The Caterham Superlight series may as well be called Featherlight or Superfast, because that's the formula that makes the car so wonderful. That and a huge amount of power in a package bristling with simplicity.
Three version of Caterham's trackday slayer are offered: R300, R400 and most excitingly, R500. Each has a 2.0-litre Ford Duratec unit, and each boast a power-to-weight ratio more impressive than the last.
The R300 develops 175bhp at 7000rpm and 139lb ft at 6000rpm, making a 0-60 of 4.5secs possible. The R400 packs in 210bhp and 150lb ft, both peaking slightly higher in the rev range, the result here is a claim 0-62 of 3.8secs.
But the model that impresses Autocar the most is the R500. The Duratec here produces 263bhp and 177lb ft. That’s sufficiently more in both respects to better the old car’s power and torque-to-weight ratios, and that despite being 46kg heavier. It also gets the option of a six-speed sequential gearbox, launch control and a neater dashboard.
So what we’re looking at here is a car with no windscreen, no doors and a power-to-weight ratio of 520bhp per tonne. Even with this less than slender driver installed, that’s 451bhp per tonne. The old R500 produced its power as a consequence of pretty extreme tuning, resulting in a narrow powerband that needed at least 5000rpm before delivering its best. This new version makes no such demands.
At 60mph in sixth gear, roughly 3000rpm, hitting full throttle I half expect a cacophony of protest from an off-cam engine, but instead the R500 pulls cleanly, progressively and, er, rapidly. In a way, this low-end response has me worried; if it’s this quick in sixth, what will it do in second?
The answer, Caterham reckons, is 0-60mph in 2.88sec. Subjectively at least it feels monumentally, brutally and scarily fast.
From a standstill, the launch control holds the revs at 5000rpm, the engine gently misfiring, and then manages the power through first gear, enough to get up to 60mph. Once into second, though, you’re on your own, and that’s when it really starts to hit hard.
Don’t be confused by launch control; this is not traction control. In second and third gears the R500 will spin up, and if you’re foolhardy with the throttle mid-corner in fourth, you’ll be needing corrective lock. It can crack 0-100mph in under seven seconds, or faster than a Ferrari 599.
The new engine’s more progressive delivery is a real plus point, because you can use the power more confidently. There remains a noticeable point around 6000rpm where the accumulation of revs accelerates and doesn’t stop until 8500rpm, but the throttle measures out exactly the desired poke.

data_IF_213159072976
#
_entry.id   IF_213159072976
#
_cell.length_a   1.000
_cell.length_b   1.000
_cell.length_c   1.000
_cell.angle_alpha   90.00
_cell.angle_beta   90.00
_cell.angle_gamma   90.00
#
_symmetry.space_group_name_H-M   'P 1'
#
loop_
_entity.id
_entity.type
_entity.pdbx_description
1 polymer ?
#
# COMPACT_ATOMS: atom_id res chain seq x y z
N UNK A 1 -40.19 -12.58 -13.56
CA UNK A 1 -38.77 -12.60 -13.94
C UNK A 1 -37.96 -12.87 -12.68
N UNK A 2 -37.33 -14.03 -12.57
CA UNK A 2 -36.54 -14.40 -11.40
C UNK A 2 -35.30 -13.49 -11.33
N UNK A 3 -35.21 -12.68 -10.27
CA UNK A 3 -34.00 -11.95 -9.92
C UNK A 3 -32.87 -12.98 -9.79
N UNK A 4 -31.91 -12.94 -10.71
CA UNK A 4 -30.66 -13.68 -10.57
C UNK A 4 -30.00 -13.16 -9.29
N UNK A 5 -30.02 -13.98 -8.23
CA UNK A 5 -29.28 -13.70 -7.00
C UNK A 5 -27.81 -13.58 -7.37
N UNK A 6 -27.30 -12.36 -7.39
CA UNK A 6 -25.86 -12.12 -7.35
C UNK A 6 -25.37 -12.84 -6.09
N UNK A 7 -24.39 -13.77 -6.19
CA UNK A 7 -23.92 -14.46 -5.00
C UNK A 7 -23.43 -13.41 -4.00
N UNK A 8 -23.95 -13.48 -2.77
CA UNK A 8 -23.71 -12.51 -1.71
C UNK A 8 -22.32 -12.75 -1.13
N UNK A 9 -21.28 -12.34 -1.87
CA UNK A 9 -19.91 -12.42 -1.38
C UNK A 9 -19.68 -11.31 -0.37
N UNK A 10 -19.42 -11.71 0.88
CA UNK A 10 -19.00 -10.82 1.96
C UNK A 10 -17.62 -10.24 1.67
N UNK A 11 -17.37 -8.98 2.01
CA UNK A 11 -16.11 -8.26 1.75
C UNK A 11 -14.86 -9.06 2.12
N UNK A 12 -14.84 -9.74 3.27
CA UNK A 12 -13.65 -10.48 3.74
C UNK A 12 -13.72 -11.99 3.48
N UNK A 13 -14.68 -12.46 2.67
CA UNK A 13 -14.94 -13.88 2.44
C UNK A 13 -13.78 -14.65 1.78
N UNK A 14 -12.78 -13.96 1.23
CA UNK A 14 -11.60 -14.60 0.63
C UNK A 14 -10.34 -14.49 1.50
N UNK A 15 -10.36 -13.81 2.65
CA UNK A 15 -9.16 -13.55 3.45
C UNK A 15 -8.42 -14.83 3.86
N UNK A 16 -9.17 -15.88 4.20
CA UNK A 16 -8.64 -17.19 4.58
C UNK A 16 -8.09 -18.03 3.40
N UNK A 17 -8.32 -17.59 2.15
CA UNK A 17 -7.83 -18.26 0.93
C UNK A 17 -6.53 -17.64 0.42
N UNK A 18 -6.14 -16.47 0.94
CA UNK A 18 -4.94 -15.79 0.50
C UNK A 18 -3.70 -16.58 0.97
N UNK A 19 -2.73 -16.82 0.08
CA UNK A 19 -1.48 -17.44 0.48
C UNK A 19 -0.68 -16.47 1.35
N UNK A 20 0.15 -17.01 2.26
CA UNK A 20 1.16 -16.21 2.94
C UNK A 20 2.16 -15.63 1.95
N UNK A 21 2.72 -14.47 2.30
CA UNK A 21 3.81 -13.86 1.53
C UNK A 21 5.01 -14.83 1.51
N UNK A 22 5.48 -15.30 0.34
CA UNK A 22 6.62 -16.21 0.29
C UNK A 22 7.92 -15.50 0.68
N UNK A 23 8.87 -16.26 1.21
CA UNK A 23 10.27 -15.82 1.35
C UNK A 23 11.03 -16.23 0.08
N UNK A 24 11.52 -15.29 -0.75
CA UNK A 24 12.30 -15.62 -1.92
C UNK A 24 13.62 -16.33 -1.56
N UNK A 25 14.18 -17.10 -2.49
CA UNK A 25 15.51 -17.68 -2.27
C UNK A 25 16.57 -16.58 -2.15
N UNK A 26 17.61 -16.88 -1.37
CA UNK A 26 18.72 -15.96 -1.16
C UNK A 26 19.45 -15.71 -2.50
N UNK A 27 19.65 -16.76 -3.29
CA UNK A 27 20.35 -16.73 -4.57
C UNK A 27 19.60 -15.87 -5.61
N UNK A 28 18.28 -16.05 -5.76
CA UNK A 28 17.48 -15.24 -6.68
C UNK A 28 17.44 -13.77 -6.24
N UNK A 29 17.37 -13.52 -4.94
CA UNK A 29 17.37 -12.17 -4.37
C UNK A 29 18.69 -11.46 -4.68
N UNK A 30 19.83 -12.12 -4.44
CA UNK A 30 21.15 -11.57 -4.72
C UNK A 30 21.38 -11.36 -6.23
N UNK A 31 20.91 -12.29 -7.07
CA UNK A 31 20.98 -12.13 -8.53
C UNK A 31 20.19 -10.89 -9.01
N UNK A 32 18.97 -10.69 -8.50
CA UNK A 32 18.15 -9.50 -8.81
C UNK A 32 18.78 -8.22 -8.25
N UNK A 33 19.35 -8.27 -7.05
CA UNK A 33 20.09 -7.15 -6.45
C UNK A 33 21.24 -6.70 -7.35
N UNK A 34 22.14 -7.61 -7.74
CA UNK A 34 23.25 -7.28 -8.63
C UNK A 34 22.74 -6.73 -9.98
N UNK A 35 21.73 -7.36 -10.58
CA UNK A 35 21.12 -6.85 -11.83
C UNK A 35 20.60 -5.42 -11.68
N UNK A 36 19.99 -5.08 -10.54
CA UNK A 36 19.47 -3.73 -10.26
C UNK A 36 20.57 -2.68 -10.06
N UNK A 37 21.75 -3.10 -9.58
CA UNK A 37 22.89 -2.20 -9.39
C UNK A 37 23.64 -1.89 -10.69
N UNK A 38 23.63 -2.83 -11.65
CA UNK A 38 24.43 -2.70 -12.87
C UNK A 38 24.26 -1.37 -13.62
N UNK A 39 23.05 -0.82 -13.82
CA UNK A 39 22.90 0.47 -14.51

Secondly, the gearbox. It is an option, and an expensive one at that, but you’ll want it. It is so pure, so accurate, so visceral. You need to use the clutch to pull away, and it is advisable to use it on downshifts, but upshifts are clutchless. You simply pull the lever back (it moves just a few millimetres), and then just before clattering the rev limiter you lift the throttle by the merest fraction and the next gear engages.
This experience, the jolt through the seat and the rifle-crack noise alone are worth the financial outlay. The standard six-speed is more liveable, but who needs liveable in an car designed to put supercars to the sword on a trackday?
The R500 is a lot of money for a Caterham without a roof. It's even faster, more flexible, more reliable and better value than the old model. The R500 is not just back; it’s better in every respect.
But what of the 'lesser' models? Well, with power-to-weight ratios that few other cars can match, they're no slouches either. The R300 and R400 both feel strong well into three-figure speeds, and its 140mph top speed is impressive, particularly as it’s achieved through brute force rather than slick aerodynamics.
You'll not be disappointed regardless of which model you choose. The R500 might be best described as a weapons grade piece of kit, but the hugely potent and uncompromised R300 and R400 offer 95 percent of the thrills for around £10,000 less.